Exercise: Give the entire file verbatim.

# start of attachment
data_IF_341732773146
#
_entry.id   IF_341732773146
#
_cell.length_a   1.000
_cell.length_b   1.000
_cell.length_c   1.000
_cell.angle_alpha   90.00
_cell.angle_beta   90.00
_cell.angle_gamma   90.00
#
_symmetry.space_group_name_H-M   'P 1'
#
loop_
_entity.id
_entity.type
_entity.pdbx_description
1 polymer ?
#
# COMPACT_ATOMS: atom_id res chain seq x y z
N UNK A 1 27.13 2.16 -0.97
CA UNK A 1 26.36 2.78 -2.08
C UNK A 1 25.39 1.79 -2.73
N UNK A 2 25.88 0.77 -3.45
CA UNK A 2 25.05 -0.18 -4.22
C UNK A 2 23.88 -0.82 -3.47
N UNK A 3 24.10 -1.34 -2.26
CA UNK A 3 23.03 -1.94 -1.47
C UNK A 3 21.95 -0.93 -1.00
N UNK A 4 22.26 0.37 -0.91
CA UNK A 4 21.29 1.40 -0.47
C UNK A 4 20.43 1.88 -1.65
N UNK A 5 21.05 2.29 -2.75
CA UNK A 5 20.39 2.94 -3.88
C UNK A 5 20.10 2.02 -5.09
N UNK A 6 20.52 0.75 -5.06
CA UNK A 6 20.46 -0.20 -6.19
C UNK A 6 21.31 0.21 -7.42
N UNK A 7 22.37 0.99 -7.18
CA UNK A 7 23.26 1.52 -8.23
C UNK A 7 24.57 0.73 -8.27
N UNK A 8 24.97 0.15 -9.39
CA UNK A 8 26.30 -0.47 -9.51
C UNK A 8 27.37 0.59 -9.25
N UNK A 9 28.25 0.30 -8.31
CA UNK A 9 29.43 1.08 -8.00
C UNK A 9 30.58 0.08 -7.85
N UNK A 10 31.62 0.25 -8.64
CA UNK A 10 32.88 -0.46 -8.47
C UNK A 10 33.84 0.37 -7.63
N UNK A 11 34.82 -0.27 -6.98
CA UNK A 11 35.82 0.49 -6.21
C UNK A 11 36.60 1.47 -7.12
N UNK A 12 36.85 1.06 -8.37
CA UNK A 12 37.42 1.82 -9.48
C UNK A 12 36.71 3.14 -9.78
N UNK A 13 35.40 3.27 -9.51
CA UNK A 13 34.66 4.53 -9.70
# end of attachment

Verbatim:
data_IF_341732773146
#
_entry.id   IF_341732773146
#
_cell.length_a   1.000
_cell.length_b   1.000
_cell.length_c   1.000
_cell.angle_alpha   90.00
_cell.angle_beta   90.00
_cell.angle_gamma   90.00
#
_symmetry.space_group_name_H-M   'P 1'
#
loop_
_entity.id
_entity.type
_entity.pdbx_description
1 polymer ?
#
# COMPACT_ATOMS: atom_id res chain seq x y z
N UNK A 1 27.13 2.16 -0.97
CA UNK A 1 26.36 2.78 -2.08
C UNK A 1 25.39 1.79 -2.73
N UNK A 2 25.88 0.77 -3.45
CA UNK A 2 25.05 -0.18 -4.22
C UNK A 2 23.88 -0.82 -3.47
N UNK A 3 24.10 -1.34 -2.26
CA UNK A 3 23.03 -1.94 -1.47
C UNK A 3 21.95 -0.93 -1.00
N UNK A 4 22.26 0.37 -0.91
CA UNK A 4 21.29 1.40 -0.47
C UNK A 4 20.43 1.88 -1.65
N UNK A 5 21.05 2.29 -2.75
CA UNK A 5 20.39 2.94 -3.88
C UNK A 5 20.10 2.02 -5.09
N UNK A 6 20.52 0.75 -5.06
CA UNK A 6 20.46 -0.20 -6.19
C UNK A 6 21.31 0.21 -7.42
N UNK A 7 22.37 0.99 -7.18
CA UNK A 7 23.26 1.52 -8.23
C UNK A 7 24.57 0.73 -8.27
N UNK A 8 24.97 0.15 -9.39
CA UNK A 8 26.30 -0.47 -9.51
C UNK A 8 27.37 0.59 -9.25
N UNK A 9 28.25 0.30 -8.31
CA UNK A 9 29.43 1.08 -8.00
C UNK A 9 30.58 0.08 -7.85
N UNK A 10 31.62 0.25 -8.64
CA UNK A 10 32.88 -0.46 -8.47
C UNK A 10 33.84 0.37 -7.63
N UNK A 11 34.82 -0.27 -6.98
CA UNK A 11 35.82 0.49 -6.21
C UNK A 11 36.60 1.47 -7.12
N UNK A 12 36.85 1.06 -8.37
CA UNK A 12 37.42 1.82 -9.48
C UNK A 12 36.71 3.14 -9.78
N UNK A 13 35.40 3.27 -9.51
CA UNK A 13 34.66 4.53 -9.70